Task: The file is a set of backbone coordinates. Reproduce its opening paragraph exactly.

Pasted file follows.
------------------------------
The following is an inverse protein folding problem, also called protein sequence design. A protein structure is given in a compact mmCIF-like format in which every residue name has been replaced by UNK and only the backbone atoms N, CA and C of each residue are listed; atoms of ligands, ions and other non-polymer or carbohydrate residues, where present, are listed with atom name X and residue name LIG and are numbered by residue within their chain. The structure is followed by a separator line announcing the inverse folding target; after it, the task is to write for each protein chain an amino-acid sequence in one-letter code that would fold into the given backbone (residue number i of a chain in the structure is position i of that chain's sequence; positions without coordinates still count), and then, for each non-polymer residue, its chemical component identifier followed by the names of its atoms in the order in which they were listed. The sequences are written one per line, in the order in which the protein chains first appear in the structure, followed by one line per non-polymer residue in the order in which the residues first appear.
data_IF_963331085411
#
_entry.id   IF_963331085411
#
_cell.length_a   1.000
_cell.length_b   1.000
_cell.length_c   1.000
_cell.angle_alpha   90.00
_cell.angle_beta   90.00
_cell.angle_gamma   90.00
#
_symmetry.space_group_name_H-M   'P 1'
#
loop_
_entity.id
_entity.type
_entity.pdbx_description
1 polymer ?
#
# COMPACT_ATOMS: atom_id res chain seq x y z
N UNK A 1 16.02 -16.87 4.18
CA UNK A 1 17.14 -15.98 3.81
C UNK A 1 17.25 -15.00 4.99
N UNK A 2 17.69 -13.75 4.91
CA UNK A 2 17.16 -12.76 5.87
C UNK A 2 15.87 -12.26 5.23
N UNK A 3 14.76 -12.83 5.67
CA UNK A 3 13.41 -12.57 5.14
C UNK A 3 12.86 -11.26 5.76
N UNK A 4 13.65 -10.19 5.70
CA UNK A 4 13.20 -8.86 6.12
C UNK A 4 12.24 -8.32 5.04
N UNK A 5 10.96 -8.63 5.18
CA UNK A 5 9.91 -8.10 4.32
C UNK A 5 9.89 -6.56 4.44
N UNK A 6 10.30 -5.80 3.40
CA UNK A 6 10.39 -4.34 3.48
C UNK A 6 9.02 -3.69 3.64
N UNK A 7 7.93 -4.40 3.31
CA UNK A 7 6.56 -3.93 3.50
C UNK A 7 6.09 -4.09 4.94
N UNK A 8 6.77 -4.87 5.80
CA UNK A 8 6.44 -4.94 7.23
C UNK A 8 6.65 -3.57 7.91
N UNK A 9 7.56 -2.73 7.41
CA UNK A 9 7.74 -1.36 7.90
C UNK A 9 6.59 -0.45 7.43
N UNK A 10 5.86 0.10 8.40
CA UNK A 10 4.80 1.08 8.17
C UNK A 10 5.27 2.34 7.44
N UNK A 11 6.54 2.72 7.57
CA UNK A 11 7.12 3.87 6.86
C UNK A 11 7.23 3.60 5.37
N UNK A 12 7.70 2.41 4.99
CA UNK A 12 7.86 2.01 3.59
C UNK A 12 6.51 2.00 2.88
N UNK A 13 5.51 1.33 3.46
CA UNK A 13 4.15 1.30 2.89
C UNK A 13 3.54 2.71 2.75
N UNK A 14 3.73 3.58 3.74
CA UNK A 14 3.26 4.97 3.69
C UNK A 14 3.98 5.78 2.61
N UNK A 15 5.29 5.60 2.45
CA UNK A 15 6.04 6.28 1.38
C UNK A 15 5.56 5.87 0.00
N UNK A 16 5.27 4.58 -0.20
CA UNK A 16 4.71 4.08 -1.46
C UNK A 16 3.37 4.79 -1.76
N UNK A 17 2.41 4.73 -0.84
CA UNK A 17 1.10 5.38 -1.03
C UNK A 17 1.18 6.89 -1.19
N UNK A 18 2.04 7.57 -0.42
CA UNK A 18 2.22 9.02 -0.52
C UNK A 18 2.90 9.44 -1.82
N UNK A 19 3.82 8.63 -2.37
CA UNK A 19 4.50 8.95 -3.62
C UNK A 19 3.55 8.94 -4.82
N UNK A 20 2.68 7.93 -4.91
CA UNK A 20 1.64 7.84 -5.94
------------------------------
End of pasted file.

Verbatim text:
The following is an inverse protein folding problem, also called protein sequence design. A protein structure is given in a compact mmCIF-like format in which every residue name has been replaced by UNK and only the backbone atoms N, CA and C of each residue are listed; atoms of ligands, ions and other non-polymer or carbohydrate residues, where present, are listed with atom name X and residue name LIG and are numbered by residue within their chain. The structure is followed by a separator line announcing the inverse folding target; after it, the task is to write for each protein chain an amino-acid sequence in one-letter code that would fold into the given backbone (residue number i of a chain in the structure is position i of that chain's sequence; positions without coordinates still count), and then, for each non-polymer residue, its chemical component identifier followed by the names of its atoms in the order in which they were listed. The sequences are written one per line, in the order in which the protein chains first appear in the structure, followed by one line per non-polymer residue in the order in which the residues first appear.